home | Archive | analysis | videos | data | weblog

news in other languages:
Editorials in English
Editorials in Spanish
Editorials in Italian
Editorials in German


Venezuela Update - August 3, 2004

By Alexandra Beech,

It´s not the economy, stupid. At least not in Venezuela. Against a backdrop of rising unemployment and violence, many of the country´s poor are planning to vote in favor of Chavez. So if it´s not the economy, then what is it? What factors are motivating many of the country´s poorest people to vote in favor of a president that has created more misery?

An important faction that plans to vote for Chavez are newly nationalized Venezuelans. On Sunday night, I interviewed a Colombian woman whose family was recently nationalized. Immediately after she, her husband, mother, and three children received temporary identification cards, or cedulas, they were fingerprinted and told where to vote. Yes, they were nationalized and registered to vote in one fell swoop. Years of illegal status, which had prevented her husband from holding a decent job, ended in one minute. Her children currently attend a public school. Whereas her mother´s medication had taxed the family for years, it is now completely free. Her son´s dental work, performed by a Cuban dentist, is also free. For them, Venezuela is literally, the Land of the Free. Everyone that she knows in her barrio, especially those who have been nationalized, are planning to vote in favor of Chavez. Twice a week, she checks the Gaceta Oficial, a list of newly nationalized citizens, to see if her daughter´s name has appeared. To date, she tells me, the government has published 24 (25th is due this week) Gaceta Oficiales with the names of new Venezuelans. The latest one has 24,141 names. That means that about 603,525 people have been nationalized recently. Even though her name didn´t appear on the electoral registry, this woman said that she doesn´t plan to vote. She´s scared that her name will appear on a list, which also shows how effective the government´s strategy has been in convincing the poor that their vote isn´t secret. Either that, or she was scared to tell me that her vote will favor Chavez. Either way, three votes in that family will not favor the opposition.

Another reason that many will vote in favor of Chavez is that many of the country´s poor fear that a new opposition government will put an end to the so-called missions, or social programs. When I ask opposition leaders, they assure me that the programs will persist. However, the opposition has failed, in my view, to address those concerns to the masses.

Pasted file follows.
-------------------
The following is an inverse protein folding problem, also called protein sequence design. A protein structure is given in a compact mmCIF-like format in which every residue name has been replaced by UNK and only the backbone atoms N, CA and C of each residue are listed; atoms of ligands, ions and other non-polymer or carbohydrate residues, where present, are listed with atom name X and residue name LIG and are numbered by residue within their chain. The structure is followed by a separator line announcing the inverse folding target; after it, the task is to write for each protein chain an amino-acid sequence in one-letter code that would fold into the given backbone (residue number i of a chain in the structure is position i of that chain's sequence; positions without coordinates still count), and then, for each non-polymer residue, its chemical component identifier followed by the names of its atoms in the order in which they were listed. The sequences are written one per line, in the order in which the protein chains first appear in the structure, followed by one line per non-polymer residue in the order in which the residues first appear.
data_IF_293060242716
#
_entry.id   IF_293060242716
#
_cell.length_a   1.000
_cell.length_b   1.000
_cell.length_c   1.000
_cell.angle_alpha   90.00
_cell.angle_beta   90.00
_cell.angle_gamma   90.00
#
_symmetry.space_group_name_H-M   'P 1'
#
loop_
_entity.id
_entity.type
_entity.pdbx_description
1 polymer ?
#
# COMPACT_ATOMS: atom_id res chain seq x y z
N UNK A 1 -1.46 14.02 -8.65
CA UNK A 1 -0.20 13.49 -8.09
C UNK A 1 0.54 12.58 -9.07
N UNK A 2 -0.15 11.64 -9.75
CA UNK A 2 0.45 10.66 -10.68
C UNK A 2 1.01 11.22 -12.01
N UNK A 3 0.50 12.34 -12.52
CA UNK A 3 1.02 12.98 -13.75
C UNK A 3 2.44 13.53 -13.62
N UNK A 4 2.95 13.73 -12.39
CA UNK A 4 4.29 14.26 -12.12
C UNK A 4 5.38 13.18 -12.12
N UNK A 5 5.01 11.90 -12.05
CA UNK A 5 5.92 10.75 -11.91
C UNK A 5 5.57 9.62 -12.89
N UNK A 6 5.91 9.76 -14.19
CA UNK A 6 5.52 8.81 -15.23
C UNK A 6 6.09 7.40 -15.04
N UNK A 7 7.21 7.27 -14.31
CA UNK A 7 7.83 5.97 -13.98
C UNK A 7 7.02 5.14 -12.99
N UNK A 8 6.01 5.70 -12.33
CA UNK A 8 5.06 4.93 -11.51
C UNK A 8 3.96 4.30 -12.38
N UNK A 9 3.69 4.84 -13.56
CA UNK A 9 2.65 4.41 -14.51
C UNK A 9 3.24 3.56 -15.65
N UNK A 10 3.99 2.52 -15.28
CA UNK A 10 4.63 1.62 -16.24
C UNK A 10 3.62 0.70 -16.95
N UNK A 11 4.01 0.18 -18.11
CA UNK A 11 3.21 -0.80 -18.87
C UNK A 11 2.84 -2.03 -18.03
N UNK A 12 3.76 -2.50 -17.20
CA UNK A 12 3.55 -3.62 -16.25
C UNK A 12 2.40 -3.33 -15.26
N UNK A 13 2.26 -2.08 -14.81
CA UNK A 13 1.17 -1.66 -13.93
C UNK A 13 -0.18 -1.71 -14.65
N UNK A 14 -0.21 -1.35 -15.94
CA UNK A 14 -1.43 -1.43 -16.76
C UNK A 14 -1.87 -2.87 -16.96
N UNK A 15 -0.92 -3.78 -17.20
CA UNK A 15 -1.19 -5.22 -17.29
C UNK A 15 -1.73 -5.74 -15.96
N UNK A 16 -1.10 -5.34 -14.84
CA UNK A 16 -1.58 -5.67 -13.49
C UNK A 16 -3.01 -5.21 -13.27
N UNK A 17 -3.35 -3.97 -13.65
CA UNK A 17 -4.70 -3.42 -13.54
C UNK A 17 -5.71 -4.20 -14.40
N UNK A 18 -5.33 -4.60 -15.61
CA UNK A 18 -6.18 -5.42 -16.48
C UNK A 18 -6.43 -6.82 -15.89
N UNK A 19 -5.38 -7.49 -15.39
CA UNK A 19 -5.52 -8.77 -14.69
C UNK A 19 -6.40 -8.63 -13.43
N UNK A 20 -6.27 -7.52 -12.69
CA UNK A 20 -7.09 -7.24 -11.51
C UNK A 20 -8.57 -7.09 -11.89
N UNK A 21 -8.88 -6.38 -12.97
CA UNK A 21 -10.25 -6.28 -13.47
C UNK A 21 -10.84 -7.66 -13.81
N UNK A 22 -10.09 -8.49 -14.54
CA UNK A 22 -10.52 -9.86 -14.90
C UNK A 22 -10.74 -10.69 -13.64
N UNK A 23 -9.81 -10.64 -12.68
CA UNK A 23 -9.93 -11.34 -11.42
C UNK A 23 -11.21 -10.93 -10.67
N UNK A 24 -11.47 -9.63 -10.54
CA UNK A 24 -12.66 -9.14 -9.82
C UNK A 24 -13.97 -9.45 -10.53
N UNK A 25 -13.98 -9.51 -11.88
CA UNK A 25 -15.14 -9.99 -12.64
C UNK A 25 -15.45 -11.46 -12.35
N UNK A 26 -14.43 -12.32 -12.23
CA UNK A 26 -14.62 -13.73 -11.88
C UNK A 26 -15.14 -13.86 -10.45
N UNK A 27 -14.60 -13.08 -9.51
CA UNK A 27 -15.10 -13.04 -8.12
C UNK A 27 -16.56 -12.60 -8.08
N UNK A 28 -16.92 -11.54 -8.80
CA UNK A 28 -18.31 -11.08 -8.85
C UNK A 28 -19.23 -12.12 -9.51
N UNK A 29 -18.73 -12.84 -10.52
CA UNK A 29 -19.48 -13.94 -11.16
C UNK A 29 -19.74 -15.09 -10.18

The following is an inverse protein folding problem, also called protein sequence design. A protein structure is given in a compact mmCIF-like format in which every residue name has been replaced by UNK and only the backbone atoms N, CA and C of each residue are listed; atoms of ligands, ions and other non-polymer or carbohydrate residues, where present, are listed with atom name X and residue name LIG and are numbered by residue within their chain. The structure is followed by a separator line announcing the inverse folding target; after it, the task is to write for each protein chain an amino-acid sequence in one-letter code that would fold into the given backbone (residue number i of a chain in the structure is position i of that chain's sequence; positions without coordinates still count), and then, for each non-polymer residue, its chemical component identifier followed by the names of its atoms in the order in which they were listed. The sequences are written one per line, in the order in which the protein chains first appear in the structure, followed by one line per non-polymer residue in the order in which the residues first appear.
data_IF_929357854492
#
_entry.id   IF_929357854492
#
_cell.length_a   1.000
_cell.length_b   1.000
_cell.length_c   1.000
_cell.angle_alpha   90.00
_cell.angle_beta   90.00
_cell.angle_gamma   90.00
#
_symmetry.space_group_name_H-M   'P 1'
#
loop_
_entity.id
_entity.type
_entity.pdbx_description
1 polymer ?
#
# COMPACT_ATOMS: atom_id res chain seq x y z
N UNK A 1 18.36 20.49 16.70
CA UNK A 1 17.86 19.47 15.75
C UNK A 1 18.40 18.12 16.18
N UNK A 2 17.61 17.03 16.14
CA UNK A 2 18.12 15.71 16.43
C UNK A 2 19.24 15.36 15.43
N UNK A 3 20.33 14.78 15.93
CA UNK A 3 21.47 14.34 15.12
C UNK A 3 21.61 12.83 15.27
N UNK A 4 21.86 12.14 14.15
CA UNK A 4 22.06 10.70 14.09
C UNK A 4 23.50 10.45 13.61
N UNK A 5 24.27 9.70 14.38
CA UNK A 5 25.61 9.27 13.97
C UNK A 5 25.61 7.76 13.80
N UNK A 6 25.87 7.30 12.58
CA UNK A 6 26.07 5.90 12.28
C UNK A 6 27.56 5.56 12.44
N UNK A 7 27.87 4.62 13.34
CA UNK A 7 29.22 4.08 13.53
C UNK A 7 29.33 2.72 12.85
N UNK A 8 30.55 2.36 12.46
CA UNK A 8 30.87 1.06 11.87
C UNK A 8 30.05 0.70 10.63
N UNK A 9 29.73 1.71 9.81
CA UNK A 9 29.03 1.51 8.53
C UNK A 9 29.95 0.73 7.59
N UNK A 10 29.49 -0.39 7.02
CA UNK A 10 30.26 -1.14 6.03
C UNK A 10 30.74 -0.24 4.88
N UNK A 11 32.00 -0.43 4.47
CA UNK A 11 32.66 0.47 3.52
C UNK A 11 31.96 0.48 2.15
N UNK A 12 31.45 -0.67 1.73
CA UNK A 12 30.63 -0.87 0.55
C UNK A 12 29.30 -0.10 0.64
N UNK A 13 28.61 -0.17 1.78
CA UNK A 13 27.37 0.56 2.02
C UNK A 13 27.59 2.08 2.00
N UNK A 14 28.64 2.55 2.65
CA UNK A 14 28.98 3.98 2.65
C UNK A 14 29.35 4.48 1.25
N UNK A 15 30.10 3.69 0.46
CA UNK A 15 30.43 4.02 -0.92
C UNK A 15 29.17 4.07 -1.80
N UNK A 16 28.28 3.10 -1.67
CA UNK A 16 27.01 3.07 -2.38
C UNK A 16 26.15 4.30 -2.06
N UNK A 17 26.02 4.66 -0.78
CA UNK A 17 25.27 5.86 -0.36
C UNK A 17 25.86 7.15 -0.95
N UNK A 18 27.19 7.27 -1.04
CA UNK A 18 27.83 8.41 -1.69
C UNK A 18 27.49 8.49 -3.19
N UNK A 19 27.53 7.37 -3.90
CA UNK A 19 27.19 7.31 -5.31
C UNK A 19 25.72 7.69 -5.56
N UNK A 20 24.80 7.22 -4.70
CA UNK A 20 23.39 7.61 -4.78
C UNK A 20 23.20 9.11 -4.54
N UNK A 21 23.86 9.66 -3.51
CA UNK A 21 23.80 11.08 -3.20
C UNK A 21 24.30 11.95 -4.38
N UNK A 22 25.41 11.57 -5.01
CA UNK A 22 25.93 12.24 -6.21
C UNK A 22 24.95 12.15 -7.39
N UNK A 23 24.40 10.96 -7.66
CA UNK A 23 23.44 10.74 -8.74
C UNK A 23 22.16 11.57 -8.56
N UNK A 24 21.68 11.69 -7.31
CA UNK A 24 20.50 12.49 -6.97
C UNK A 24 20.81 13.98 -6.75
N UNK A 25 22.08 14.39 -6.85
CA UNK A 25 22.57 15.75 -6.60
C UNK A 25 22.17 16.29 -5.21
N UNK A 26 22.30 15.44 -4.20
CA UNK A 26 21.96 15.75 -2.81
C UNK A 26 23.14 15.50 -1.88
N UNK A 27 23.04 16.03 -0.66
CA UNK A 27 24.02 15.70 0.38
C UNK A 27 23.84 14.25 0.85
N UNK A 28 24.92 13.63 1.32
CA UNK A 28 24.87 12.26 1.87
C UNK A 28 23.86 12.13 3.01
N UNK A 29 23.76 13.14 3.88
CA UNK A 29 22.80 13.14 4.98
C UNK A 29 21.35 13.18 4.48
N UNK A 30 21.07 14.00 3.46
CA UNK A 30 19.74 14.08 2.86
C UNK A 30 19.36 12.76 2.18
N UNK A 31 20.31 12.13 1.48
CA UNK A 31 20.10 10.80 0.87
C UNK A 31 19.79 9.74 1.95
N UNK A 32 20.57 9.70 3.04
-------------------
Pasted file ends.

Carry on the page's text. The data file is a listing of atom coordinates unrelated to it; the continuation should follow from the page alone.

Speaking of foreigners in Venezuela...last night Chavez broke electoral norms once again by forcing the networks to broadcast his speech to the thousands of Cuban doctors, dentists, and other medical professionals who work in Barrio Adentro, yet another of his social programs. He complained that out of 13,000 doctors who work in the program, only 29 are Venezuelan. He chided Venezuelan doctors, saying that their profession was a "vocation", and not a way to make money. As he spoke, the Cubans cheered and clapped. Chavez campaigned for the No vote, to shouts of "Viva" throughout the Teresa Carreno theater. I have to wonder what he would say if an opposition leader spoke to thousands of opposition-funded Americans who yelled in favor of the Yes vote. I also have to wonder why television networks were forced to broadcast a speech to Cubans. Will they vote also?

Finally, I´d like to share figures that former Economic Planning Minister and Tal Cual director Teodoro Petkoff provided during his television program on Monday night. Citing the current devastating deficit in new housing for the country´s poor majority, Petkoff compared the past five years under Chavez with the prior five years under Caldera, and the five years before that under Carlos Andres Perez. Between 1989 and 1994, Carlos Andres Perez provided 313,409 new homes to the poor; between 1994 and 1998, Rafael Caldera provided 341,000 homes. During that past five years, Hugo Chavez has given away 100,569 homes.

In 1998, Caldera provided 62,000 new homes. In 1999, Hugo Chavez provided 31,000 homes; in 2000, Chavez gave away 23,523 homes; in 2001, he provided 22,800; in 2002, that number decreased to 14,700; in 2003, the number of new homes tumbled to 8,811. In 2004, out of the 25,000 homes which Chavez has promised, he has provided only 4,000.

Petkoff said that the government´s failure to provide housing has had devastating economic effects, since construction is an important source of employment and economic growth.

These numbers don´t lie, and Venezuelans know that Petkoff, in particular, doesn´t lie. However, these numbers will not make a dent in the upcoming referendum.

The opposition insists that the poor only care about employment, security, and unity. However, for the poor who receive benefits such as free food, education, and medical assistance, voting for a man who feeds and cures their children today is a safer bet that an unknown candidate who may or may not put food on their table in the future.

send this article to a friend >>

Keep Vcrisis Online

top | printer friendly version | disclaimer